ComcastScott (a vice-president, I learn) — whom I suspect you inspired to join the conversation with your own not-very-temperately named ComcastMustDie.com — gives an eloquent defense of the value of listening.

Kevin Marks is a preeminent architect of community online; he was the technology genius behind Technorati — which enables the distributed conversation (and where you can follow the conversation around you here) — and is now writing Google’s gospel on the social. On his blog, he took the time to discuss what communities need and how they are structured, sharing the smarts of many other people who a great deal of experience in the field.

Tish Grier, who has been a leader in local communities I’ve been involved with, also tells hosts what they need to bring to assure civility.

Aaron Barnhart – who, like you, covers media — explains how he handles commenters who don’t like him.

The conversation on your blog is really quite incredible with some legitimate questions for Ira Glass.

I know you didn’t like my own observation of irony in your report. Fine, dismiss that as just another damned comment.

But note well, my friend, that all of these people are speaking to you with intelligence, experience, generosity, and civility. You know what’s missing? Two things: First, the sort of nasty comments your own piece decries. And second: You.

Bob, the best way to learn about the conversation online is to join in. That doesn’t mean just defending yourself against my wisecrack (though even in that, I shared links to my experience, perspective, and lessons with communities). It means engaging in the ideas there, bringing your journalism to the conversation: ask questions, ask for examples, challenge ideas, seek clarification. Learn. That’s what these conversations enable and the conversation around your piece is the best proof of it.

So when it’s time to report the reaction to your piece, I suggest that you not just read one comment — that’s so letter-to-the-editorish of you. Instead, leap into this conversation, draw on the generous sharing of knowledge and viewpoints of people in it, take lessons away, and share those.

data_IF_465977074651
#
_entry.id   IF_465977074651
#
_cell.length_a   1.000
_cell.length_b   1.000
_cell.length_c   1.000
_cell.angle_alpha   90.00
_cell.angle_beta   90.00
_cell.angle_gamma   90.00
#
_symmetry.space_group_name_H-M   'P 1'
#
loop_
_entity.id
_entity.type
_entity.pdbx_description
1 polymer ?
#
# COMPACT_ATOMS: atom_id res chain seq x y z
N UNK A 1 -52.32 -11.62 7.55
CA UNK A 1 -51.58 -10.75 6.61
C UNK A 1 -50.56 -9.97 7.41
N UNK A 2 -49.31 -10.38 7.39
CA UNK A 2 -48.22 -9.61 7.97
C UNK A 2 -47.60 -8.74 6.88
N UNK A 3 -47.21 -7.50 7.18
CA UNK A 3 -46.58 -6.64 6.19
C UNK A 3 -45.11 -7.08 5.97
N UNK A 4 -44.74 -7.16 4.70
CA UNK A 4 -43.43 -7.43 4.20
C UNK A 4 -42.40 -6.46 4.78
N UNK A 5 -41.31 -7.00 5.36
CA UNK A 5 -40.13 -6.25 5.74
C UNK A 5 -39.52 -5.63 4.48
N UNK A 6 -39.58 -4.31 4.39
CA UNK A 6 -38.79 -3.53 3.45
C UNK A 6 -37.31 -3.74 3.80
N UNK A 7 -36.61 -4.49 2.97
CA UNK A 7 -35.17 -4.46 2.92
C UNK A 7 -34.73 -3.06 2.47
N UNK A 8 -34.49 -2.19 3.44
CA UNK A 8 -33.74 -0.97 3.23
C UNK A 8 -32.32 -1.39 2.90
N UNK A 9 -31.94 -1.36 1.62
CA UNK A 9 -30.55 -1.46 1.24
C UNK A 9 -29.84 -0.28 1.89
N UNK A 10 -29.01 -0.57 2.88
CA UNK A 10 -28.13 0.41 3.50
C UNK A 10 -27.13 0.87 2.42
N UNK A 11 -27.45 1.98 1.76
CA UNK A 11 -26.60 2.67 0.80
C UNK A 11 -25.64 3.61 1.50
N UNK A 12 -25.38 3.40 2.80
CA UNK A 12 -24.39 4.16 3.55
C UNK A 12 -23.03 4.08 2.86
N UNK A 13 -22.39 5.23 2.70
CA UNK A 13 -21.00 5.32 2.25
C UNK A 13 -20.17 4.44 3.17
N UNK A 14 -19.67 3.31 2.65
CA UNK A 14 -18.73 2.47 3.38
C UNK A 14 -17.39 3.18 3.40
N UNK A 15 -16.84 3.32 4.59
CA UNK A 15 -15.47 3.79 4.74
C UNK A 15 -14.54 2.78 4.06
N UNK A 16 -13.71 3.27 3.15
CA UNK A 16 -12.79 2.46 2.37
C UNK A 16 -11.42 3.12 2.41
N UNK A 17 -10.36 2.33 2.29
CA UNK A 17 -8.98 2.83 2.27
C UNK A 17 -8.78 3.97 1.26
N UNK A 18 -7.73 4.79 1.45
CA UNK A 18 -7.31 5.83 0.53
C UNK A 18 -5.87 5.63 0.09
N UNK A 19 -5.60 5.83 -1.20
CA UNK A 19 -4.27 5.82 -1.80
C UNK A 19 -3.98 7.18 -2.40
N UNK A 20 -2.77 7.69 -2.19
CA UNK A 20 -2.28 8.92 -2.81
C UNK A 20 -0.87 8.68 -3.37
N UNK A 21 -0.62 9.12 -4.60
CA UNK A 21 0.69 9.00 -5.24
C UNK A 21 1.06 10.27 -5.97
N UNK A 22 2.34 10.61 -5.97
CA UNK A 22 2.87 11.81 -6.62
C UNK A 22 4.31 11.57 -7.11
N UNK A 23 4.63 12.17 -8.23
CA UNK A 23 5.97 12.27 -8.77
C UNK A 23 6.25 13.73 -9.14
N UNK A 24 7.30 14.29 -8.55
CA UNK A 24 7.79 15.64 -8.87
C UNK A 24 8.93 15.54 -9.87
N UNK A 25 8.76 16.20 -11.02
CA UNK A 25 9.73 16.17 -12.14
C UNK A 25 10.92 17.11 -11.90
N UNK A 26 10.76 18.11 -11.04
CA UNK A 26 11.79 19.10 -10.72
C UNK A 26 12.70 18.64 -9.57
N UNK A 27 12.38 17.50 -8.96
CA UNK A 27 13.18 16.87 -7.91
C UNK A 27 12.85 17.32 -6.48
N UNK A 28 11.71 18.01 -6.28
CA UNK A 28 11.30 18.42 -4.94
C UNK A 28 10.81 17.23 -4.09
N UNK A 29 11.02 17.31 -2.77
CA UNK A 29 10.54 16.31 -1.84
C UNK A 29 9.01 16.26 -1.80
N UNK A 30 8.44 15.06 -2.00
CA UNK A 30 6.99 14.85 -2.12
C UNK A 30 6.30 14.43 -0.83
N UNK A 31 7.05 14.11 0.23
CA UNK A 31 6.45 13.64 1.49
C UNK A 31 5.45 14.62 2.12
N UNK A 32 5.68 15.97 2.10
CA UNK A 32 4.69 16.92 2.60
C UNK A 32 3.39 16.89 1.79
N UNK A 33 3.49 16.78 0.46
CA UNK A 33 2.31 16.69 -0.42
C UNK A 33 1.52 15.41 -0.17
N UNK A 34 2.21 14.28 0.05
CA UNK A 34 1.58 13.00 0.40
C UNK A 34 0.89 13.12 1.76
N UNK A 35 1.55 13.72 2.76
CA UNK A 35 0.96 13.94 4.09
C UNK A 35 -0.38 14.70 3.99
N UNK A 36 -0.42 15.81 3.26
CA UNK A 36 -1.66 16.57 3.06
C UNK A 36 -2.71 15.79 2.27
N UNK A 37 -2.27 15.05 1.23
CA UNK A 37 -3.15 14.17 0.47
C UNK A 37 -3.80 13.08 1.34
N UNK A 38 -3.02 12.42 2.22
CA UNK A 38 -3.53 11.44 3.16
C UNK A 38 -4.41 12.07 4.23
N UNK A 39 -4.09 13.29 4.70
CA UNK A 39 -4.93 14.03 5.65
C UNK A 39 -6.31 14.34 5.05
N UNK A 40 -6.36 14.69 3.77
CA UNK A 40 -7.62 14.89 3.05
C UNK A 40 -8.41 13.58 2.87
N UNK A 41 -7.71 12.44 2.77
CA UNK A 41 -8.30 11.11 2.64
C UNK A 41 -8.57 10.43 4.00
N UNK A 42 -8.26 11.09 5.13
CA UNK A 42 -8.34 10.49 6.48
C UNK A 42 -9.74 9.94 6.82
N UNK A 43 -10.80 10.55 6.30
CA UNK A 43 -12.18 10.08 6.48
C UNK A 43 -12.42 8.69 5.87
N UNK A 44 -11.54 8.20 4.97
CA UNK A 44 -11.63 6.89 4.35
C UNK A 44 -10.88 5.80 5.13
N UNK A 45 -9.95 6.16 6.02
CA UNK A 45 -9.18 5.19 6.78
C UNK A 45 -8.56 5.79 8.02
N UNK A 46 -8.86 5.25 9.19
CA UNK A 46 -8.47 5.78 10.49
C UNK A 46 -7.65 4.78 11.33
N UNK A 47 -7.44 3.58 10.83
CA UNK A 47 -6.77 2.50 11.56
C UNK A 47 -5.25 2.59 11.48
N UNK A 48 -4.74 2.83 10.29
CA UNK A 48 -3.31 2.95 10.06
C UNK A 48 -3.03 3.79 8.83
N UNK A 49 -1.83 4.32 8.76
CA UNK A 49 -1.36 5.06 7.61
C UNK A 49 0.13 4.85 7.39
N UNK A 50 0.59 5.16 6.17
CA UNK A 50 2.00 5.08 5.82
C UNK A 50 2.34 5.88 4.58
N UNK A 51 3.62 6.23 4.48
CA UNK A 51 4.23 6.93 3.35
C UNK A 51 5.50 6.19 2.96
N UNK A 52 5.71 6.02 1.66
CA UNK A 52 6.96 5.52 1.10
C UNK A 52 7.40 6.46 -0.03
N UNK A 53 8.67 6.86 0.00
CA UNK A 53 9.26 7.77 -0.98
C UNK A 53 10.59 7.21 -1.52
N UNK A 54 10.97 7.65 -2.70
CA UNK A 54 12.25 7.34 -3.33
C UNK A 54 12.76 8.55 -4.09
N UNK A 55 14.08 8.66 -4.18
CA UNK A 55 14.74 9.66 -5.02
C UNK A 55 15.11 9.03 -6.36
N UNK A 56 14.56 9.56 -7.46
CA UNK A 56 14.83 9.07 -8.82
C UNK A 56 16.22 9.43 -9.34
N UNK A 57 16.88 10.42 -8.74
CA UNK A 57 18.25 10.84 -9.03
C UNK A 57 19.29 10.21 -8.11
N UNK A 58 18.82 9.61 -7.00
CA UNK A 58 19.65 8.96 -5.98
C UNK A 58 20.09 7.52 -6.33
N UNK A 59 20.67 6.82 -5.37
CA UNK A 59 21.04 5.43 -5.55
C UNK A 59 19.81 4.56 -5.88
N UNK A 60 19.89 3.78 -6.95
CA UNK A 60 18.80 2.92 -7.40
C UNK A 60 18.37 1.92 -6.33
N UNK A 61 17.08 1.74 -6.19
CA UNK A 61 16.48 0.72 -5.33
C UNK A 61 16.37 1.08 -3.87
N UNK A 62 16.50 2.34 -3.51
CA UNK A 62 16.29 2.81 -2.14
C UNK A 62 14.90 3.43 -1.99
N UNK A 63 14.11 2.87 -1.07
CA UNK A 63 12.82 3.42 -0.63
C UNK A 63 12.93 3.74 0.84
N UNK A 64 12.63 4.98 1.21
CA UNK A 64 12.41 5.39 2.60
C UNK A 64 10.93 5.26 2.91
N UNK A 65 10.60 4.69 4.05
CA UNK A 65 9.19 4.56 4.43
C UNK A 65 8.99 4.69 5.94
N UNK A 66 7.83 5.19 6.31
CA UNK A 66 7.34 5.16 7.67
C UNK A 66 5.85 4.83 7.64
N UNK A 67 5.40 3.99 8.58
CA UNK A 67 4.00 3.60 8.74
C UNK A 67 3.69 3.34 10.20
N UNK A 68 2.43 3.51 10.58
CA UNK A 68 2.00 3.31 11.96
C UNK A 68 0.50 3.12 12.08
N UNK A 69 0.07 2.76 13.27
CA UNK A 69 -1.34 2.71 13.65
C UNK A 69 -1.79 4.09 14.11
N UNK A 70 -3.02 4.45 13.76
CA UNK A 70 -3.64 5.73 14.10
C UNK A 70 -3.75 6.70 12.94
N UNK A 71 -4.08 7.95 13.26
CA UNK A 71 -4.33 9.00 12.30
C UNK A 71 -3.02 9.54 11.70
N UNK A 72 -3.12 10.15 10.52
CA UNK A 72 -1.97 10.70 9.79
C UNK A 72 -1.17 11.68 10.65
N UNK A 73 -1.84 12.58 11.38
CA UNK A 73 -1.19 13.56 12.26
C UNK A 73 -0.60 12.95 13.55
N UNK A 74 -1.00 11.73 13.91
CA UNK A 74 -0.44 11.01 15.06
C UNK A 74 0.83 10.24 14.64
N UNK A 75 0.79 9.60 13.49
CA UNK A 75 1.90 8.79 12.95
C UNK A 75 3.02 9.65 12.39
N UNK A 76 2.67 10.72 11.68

Your friend,

Jeff

Comments on comments on comments

Ah, irony.

On the current On the Media, Bob Garfield launches into a screed on those who launch into screeds in online comments. He quotes Gawker — Gawker! — getting on his high-horse about comments. He talks with This American Life’s Ira Glass about why he got rid of comments on his site. But then he asks Glass something so leading — Garfield only tells about about his question but unfortunately does not reveal it to us — that Glass loses his constant cool for a moment in a rousing defense of vox pop. And then, for balance, Garfield has on a newspaper editor who — amen to this — says she thought we were way past this debate as she explains the value she gets from comments.

But here’s the kicker: Garfield finishes off telling us about comments to his Ad Age review of a commercial deemed to be offensive to gays because Mr. T makes fun of a race-walker for being the shame of the man race. Some commenters then ridiculed Garfield’s opinion and so he lashes out at them from his radio pulpit, calling them every bit as bad as race baiters in Der Sturmer.

Now we know that the law of online discussions is that they will inevitably descend until someone plays the Nazi card (Godwin’s law: “As a Usenet discussion grows longer, the probability of a comparison involving Nazis or Hitler approaches one.”) So here’s Garfield decrying the civility of comments — in a discussion about them that has gone on way too long — himself bringing the discussion to its lowest ebb, resorting to reductio ad Hitlerum.